Frank R. Ambler, Webster S. Achey, Philadelphia, for appellants.
T. Sidney Cadwallader, David A. Clarke, Morrisville, for appellee.
Before Rhodes, P.j., and Hirt, Reno, Dithrich, Ross, Arnold and Gunther, JJ.
[ 170 Pa. Super. Page 16]
Claimant in this workmen's compensation case claimed compensation for total disability as the result
[ 170 Pa. Super. Page 17]
of an alleged accident sustained in the course of his employment with the defendant on December 19, 1948. The referee in awarding compensation found that claimant suffered a heart attack while shoveling snow in the course of his employment with defendant, and concluded that such event constituted an accident within the meaning of the Workmen's Compensation Act, 77 P.S. § 1 et seq. The Workmen's Compensation Board affirmed the referee's findings of fact, conclusions of law, and the award. The Board in its opinion also said that claimant was not doing his usual work when he became ill, and indicated that his exertion in shoveling snow was the cause of his heart condition. The Board further stated that claimant had been examined by his physician a month or two before December 19, 1948, and that his heart auscultation was normal. The court below on appeal affirmed the Board on the ground that claimant was entitled to the inference that his heart was injured by unusual exertion or overexertion. From the judgment entered against defendant, defendant and its insurance carrier appealed.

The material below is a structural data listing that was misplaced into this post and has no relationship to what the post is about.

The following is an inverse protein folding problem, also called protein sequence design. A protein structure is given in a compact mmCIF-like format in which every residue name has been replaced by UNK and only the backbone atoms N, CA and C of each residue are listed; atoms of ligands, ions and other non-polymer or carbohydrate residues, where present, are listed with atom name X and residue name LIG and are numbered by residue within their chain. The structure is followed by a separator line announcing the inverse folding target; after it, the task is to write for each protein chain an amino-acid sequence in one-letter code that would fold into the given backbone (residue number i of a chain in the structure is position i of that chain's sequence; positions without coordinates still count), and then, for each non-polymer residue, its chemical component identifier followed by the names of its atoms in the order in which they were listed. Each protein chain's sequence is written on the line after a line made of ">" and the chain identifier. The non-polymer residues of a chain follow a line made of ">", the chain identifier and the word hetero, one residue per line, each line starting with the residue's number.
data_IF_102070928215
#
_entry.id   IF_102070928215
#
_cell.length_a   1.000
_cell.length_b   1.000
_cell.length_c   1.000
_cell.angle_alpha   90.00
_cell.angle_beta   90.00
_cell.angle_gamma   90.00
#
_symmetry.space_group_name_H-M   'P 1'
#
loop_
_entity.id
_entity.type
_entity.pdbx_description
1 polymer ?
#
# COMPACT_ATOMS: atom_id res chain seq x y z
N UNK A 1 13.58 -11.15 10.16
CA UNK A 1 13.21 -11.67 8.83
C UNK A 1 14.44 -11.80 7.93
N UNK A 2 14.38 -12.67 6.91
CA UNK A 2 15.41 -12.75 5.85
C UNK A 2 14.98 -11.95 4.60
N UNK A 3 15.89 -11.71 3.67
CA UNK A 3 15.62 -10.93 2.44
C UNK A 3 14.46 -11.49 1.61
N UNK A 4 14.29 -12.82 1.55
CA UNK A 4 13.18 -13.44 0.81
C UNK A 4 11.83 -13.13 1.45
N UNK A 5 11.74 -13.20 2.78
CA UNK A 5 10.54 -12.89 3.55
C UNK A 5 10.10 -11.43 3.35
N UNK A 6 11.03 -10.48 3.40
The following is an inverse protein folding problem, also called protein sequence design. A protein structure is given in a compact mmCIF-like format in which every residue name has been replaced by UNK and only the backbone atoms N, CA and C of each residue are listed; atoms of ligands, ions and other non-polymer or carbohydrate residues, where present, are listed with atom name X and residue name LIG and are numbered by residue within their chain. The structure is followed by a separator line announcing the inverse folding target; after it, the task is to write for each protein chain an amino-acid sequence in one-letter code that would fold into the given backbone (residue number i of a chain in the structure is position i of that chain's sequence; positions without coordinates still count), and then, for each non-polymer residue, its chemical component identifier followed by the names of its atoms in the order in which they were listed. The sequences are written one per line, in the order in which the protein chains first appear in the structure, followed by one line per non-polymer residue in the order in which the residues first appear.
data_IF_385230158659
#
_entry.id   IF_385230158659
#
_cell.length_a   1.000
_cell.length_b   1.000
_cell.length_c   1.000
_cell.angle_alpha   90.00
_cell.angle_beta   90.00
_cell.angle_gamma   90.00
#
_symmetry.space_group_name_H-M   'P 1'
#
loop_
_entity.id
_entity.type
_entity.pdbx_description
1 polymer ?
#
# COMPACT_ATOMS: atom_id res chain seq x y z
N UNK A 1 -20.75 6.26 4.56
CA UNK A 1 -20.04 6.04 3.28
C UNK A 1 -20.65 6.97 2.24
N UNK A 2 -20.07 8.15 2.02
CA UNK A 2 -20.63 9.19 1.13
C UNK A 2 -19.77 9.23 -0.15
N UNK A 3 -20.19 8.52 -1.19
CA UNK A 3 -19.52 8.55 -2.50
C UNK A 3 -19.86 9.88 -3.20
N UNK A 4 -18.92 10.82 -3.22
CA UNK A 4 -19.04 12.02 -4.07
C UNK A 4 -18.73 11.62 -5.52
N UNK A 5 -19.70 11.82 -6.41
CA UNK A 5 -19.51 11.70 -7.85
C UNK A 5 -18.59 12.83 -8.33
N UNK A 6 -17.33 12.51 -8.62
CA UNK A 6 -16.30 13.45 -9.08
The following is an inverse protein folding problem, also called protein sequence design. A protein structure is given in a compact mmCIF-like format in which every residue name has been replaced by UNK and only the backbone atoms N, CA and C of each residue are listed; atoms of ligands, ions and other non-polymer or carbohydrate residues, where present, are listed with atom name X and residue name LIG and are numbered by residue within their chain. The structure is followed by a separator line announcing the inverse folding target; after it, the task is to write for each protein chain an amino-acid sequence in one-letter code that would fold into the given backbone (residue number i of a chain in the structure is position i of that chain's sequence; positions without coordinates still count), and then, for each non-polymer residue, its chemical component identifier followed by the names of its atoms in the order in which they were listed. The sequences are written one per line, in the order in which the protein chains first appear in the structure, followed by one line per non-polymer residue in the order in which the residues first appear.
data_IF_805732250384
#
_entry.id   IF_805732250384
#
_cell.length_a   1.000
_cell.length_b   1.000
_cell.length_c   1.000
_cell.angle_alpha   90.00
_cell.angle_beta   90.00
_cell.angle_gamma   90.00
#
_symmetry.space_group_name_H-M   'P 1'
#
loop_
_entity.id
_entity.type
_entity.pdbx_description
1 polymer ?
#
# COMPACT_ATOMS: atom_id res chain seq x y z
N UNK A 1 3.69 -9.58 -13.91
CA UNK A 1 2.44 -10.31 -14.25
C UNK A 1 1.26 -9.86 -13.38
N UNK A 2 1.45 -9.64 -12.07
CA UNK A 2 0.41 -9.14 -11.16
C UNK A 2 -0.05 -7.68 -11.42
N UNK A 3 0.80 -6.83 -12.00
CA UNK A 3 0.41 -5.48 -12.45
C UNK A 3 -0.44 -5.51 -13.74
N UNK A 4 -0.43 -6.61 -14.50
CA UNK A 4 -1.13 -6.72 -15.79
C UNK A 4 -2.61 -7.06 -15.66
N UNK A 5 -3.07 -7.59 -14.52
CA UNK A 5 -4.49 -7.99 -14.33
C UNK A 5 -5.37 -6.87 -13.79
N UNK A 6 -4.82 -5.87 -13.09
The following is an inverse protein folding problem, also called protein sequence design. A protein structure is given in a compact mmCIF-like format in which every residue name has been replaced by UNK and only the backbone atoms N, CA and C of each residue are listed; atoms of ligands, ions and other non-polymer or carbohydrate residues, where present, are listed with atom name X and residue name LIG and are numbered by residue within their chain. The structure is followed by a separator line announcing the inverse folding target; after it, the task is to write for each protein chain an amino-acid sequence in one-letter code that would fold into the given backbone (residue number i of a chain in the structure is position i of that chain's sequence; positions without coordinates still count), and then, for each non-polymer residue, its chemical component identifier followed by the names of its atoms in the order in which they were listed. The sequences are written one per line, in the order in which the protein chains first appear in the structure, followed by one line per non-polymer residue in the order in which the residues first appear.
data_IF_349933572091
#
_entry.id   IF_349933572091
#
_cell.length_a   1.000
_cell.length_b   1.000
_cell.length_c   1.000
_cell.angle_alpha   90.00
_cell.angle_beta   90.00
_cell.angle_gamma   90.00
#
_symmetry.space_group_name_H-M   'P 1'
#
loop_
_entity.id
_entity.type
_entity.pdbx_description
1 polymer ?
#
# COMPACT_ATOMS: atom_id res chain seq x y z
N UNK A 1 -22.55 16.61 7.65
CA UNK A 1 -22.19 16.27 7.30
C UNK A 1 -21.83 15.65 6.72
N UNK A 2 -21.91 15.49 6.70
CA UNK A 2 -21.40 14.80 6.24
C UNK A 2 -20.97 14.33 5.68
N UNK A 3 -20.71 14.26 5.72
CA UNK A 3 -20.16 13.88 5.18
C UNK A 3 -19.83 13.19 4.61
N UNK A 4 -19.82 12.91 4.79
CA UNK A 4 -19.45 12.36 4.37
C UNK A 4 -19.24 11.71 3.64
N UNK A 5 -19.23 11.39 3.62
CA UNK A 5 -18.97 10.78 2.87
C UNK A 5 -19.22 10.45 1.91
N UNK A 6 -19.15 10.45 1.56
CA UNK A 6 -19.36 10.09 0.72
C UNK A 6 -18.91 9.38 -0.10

Claimant was 66 years of age and employed by defendant as a watchman, having various duties in and about defendant's plant. He had been employed by defendant for four years. Previously he had worked as a carpenter, but abandoned this employment following a 'cerebral episode' in 1944. Prior to December 19, 1948, claimant had been treated for prostatitis, diabetes, and a sclerotic condition. His condition followed the cerebral episode or stroke in 1944. On December 19, 1948, there was a heavy snowfall in the vicinity of defendant's plant. It began about 6 p. m. and the snow reached the depth of approximately thirty inches to three feet. About 10 p.m., when the sidewalks required shoveling, claimant worked for ten to fifteen minutes and then went to the boiler room in defendant's plant where he stayed for twenty to thirty minutes. Later
[ 170 Pa. Super. Page 18]
he did some more shoveling and as he finished at 11 p.m. he became short of breath. He went home, and his physician diagnosed his ailment as coronary thrombosis with acute congestive heart failure. During the four years of his employment with defendant, shoveling snow was a part of his duties, contrary to the statement in the Board's opinion. Claimant testified:
'Q. Before December 19 have you ever shoveled snow for them? A. Oh, yes.
'Q. How many times? A. Every time it snowed. * * * I was ...